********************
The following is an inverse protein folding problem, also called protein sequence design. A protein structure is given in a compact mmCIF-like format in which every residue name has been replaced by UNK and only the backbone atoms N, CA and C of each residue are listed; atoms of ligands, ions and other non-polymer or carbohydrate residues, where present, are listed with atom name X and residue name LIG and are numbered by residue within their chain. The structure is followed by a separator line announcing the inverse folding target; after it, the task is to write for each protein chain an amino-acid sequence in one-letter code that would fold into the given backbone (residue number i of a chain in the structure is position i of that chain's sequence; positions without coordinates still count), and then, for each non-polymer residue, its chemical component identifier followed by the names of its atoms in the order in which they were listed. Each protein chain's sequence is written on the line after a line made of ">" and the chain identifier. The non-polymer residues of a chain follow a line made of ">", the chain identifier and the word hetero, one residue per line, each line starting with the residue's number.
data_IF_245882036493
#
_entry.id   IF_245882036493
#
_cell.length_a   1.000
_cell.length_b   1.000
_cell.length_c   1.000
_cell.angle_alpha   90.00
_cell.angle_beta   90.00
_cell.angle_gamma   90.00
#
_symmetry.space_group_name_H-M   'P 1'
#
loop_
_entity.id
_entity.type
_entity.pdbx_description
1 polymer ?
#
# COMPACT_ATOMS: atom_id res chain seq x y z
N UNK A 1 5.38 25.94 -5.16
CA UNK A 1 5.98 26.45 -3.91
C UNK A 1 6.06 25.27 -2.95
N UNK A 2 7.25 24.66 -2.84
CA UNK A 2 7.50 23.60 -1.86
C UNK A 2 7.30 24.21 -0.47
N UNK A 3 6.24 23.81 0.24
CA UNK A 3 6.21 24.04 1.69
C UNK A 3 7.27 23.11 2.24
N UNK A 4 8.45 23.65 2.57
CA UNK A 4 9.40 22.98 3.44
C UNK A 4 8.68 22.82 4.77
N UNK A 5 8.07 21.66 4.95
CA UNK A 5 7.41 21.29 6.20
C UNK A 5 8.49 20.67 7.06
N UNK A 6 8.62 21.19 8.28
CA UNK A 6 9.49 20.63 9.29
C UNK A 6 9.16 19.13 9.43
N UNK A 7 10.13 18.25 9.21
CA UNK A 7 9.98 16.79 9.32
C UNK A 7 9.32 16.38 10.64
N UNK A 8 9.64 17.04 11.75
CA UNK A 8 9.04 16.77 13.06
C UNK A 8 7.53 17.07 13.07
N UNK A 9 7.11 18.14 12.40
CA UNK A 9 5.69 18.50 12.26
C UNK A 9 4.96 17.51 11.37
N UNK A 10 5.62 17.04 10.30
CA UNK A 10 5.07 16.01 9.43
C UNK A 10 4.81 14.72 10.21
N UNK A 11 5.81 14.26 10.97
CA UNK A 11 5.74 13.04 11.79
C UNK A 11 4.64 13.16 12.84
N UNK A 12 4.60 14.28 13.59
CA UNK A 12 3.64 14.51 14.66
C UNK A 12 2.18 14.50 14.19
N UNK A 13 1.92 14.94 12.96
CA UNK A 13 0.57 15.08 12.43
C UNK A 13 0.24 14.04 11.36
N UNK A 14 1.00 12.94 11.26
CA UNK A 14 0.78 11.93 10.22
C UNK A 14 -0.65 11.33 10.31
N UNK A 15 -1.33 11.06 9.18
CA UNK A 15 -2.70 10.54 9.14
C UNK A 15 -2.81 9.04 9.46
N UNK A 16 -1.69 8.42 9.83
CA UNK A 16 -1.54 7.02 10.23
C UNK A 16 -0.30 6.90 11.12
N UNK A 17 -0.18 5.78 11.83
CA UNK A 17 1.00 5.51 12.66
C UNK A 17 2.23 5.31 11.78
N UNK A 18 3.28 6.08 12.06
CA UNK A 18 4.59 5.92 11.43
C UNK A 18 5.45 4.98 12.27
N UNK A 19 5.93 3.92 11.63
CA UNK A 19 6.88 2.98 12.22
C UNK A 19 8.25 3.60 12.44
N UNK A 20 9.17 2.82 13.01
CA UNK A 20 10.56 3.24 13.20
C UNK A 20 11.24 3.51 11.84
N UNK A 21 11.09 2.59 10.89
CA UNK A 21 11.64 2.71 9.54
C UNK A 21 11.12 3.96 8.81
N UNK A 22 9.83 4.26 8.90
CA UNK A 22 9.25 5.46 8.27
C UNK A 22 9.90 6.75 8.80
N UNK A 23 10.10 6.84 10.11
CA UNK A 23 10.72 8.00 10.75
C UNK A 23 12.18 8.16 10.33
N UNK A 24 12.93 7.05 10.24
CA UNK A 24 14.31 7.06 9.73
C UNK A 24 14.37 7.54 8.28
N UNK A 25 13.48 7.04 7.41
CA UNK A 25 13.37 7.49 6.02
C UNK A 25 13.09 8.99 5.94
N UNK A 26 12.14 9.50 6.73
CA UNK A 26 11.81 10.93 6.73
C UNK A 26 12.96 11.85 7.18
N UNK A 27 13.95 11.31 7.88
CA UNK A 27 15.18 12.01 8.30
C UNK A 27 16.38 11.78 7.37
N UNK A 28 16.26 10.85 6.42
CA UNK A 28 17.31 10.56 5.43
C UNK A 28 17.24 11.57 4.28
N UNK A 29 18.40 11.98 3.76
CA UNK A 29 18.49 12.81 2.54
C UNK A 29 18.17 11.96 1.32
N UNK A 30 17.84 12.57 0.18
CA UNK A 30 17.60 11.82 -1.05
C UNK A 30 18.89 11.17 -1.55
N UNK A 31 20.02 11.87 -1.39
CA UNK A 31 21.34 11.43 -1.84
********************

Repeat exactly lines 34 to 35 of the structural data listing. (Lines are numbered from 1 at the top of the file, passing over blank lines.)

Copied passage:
N UNK A 5 8.07 21.66 4.95
CA UNK A 5 7.41 21.29 6.20